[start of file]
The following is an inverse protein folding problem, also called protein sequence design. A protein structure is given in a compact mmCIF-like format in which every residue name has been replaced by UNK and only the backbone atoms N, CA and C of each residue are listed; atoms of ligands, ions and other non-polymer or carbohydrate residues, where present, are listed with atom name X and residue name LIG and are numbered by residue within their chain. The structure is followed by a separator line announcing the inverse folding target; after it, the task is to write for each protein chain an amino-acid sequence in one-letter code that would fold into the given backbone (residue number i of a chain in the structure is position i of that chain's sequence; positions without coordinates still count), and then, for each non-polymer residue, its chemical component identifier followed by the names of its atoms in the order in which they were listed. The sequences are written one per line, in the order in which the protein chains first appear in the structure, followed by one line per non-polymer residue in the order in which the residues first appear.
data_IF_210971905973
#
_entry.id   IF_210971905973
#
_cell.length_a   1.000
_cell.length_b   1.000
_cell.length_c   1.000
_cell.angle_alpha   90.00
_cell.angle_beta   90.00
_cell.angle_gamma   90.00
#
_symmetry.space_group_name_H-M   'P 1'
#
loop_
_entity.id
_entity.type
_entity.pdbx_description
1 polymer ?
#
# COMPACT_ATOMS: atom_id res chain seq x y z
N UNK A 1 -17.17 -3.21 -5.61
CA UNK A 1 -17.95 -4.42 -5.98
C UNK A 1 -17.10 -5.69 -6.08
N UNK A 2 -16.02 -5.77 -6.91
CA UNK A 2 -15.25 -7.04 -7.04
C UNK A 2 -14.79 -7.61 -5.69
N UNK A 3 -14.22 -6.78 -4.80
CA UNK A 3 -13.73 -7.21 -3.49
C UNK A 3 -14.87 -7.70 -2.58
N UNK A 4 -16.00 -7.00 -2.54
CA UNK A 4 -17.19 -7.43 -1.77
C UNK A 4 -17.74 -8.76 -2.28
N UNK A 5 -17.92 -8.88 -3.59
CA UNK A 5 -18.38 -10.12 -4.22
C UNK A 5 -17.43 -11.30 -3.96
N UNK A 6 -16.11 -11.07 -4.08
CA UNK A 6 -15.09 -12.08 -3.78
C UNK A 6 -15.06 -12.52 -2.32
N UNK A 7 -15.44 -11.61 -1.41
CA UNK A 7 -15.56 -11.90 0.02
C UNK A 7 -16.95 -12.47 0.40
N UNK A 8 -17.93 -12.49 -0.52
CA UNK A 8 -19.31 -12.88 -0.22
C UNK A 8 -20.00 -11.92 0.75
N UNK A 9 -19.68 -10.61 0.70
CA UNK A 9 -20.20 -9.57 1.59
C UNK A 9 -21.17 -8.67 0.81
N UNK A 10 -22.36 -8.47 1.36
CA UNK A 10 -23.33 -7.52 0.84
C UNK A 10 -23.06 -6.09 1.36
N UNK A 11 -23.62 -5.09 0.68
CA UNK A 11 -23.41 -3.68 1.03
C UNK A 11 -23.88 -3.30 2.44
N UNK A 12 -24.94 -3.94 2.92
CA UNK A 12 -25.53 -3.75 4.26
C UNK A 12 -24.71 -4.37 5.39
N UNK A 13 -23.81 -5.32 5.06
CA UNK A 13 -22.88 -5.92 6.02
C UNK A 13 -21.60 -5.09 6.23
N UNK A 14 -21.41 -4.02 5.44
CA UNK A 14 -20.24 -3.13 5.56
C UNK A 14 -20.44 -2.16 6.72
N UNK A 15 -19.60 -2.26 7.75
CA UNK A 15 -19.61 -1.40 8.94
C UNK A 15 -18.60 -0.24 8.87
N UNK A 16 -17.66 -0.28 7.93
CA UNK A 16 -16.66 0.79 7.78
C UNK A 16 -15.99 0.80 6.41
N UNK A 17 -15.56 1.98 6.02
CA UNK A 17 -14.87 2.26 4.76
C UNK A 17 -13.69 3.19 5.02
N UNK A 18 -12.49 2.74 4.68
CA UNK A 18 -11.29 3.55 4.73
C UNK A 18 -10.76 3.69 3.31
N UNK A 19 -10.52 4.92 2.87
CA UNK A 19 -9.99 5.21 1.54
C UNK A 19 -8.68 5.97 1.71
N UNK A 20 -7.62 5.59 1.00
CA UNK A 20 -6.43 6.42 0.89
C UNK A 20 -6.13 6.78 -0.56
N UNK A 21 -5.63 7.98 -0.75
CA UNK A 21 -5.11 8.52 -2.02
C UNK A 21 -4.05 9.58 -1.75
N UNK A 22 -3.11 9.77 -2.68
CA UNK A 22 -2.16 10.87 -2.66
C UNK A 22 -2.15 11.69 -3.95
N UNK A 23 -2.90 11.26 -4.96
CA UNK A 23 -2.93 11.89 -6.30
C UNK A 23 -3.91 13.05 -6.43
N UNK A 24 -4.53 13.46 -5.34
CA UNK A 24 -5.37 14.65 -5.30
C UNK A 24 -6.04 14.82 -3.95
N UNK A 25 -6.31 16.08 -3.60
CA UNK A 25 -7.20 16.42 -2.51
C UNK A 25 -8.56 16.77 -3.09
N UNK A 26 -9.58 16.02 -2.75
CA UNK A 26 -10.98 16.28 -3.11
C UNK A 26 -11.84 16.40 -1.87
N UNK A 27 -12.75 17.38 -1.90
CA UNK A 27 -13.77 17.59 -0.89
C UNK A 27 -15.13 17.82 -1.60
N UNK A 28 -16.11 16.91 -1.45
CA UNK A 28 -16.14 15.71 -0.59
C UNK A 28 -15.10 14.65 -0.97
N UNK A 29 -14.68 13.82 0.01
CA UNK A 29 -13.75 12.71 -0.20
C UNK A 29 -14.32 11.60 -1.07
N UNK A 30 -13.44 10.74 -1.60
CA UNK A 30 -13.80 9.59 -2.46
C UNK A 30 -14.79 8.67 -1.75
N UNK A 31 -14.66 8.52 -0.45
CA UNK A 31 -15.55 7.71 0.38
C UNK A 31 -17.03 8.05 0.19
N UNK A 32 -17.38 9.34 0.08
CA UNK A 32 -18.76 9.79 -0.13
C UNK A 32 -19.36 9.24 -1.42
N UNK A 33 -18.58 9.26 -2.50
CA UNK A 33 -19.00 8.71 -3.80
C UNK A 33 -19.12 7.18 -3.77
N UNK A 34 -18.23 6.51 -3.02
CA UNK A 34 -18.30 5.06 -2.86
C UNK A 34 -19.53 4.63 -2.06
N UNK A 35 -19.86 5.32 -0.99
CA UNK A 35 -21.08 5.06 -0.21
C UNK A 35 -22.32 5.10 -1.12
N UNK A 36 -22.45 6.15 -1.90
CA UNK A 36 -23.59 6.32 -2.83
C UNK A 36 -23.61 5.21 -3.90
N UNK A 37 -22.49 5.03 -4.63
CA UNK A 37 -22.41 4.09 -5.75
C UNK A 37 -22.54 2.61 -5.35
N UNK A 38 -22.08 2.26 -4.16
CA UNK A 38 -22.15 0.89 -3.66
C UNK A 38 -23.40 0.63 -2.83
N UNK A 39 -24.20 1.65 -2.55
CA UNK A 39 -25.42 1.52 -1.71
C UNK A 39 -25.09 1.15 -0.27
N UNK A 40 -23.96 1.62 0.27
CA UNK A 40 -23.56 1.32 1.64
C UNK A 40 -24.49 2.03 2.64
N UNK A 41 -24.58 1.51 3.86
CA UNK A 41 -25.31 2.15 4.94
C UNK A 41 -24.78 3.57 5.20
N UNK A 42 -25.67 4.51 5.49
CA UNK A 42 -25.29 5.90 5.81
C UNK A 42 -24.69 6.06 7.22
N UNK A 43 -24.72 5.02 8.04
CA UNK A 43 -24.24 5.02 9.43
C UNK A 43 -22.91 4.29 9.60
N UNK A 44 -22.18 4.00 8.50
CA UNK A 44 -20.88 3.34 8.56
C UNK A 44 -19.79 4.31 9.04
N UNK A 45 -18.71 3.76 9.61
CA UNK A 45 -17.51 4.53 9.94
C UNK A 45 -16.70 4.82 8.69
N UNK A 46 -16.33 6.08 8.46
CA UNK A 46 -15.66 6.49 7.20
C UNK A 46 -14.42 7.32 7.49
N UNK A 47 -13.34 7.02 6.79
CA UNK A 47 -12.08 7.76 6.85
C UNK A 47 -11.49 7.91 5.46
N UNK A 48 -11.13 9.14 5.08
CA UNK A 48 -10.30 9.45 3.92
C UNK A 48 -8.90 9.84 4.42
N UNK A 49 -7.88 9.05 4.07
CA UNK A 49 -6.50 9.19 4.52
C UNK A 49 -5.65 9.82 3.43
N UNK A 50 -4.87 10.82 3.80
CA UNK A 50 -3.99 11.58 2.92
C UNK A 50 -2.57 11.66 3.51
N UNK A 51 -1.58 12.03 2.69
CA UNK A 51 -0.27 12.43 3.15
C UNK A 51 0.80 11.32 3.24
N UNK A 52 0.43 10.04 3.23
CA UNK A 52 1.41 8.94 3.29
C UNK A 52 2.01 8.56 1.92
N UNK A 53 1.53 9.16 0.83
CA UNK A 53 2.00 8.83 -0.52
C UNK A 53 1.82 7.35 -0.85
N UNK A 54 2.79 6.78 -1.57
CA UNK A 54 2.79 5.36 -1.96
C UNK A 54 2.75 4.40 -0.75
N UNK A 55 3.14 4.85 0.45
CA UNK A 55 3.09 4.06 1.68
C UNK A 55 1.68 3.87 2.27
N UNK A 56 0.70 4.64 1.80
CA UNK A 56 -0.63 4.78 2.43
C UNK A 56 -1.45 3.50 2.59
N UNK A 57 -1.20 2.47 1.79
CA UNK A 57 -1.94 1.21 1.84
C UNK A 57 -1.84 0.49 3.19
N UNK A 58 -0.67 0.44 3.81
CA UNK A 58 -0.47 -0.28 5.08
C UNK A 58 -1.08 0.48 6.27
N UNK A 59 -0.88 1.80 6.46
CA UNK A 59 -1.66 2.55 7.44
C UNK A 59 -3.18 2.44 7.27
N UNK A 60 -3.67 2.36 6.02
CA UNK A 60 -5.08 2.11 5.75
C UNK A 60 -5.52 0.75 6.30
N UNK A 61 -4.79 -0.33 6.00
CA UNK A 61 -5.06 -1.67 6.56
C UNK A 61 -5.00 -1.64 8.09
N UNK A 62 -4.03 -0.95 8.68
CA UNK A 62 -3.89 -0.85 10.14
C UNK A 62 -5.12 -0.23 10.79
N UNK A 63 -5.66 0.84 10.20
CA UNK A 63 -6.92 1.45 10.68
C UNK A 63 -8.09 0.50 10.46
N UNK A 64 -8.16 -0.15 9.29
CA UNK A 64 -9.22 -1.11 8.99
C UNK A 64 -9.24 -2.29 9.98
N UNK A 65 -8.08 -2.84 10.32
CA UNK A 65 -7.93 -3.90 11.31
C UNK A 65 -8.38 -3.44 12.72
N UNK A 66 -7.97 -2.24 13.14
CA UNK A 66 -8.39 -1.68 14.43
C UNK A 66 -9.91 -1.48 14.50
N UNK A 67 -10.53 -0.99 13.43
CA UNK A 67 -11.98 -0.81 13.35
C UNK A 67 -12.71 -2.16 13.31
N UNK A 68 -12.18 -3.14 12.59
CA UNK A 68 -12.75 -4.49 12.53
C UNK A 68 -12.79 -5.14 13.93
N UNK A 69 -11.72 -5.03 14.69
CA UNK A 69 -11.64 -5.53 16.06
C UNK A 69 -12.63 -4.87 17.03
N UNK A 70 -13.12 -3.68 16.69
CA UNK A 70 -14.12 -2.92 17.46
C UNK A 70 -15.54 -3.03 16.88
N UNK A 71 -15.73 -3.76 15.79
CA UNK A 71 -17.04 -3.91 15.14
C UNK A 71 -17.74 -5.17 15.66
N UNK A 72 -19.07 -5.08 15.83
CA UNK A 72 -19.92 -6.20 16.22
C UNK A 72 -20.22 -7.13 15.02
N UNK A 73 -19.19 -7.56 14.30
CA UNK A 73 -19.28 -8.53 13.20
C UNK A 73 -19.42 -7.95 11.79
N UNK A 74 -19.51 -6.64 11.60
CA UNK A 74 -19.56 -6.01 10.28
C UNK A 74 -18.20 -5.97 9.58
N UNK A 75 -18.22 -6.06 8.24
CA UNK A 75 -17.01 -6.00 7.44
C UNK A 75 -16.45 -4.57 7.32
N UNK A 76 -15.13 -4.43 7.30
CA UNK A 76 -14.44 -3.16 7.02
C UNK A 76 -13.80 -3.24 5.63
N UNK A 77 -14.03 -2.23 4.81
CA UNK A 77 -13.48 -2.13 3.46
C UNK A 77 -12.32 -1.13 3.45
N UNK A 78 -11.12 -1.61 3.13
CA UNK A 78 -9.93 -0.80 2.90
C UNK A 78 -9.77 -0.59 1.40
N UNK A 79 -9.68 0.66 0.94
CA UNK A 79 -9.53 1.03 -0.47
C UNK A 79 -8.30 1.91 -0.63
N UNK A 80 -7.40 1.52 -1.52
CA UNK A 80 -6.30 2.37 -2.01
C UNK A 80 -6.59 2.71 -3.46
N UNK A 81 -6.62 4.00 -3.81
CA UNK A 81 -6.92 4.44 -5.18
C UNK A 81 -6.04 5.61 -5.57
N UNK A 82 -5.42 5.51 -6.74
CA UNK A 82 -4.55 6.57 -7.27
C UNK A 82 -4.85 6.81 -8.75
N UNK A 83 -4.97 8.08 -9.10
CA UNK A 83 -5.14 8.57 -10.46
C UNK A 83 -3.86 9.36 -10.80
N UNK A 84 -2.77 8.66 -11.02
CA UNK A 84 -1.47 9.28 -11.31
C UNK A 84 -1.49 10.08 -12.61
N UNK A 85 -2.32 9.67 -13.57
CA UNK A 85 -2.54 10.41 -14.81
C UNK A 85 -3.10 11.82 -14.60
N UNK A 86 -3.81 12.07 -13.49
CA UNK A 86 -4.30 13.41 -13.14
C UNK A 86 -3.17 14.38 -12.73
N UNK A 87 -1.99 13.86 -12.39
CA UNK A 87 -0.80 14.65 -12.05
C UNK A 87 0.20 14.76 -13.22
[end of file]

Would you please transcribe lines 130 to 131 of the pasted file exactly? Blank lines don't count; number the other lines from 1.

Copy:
N UNK A 37 -22.49 5.03 -4.63
CA UNK A 37 -22.41 4.09 -5.75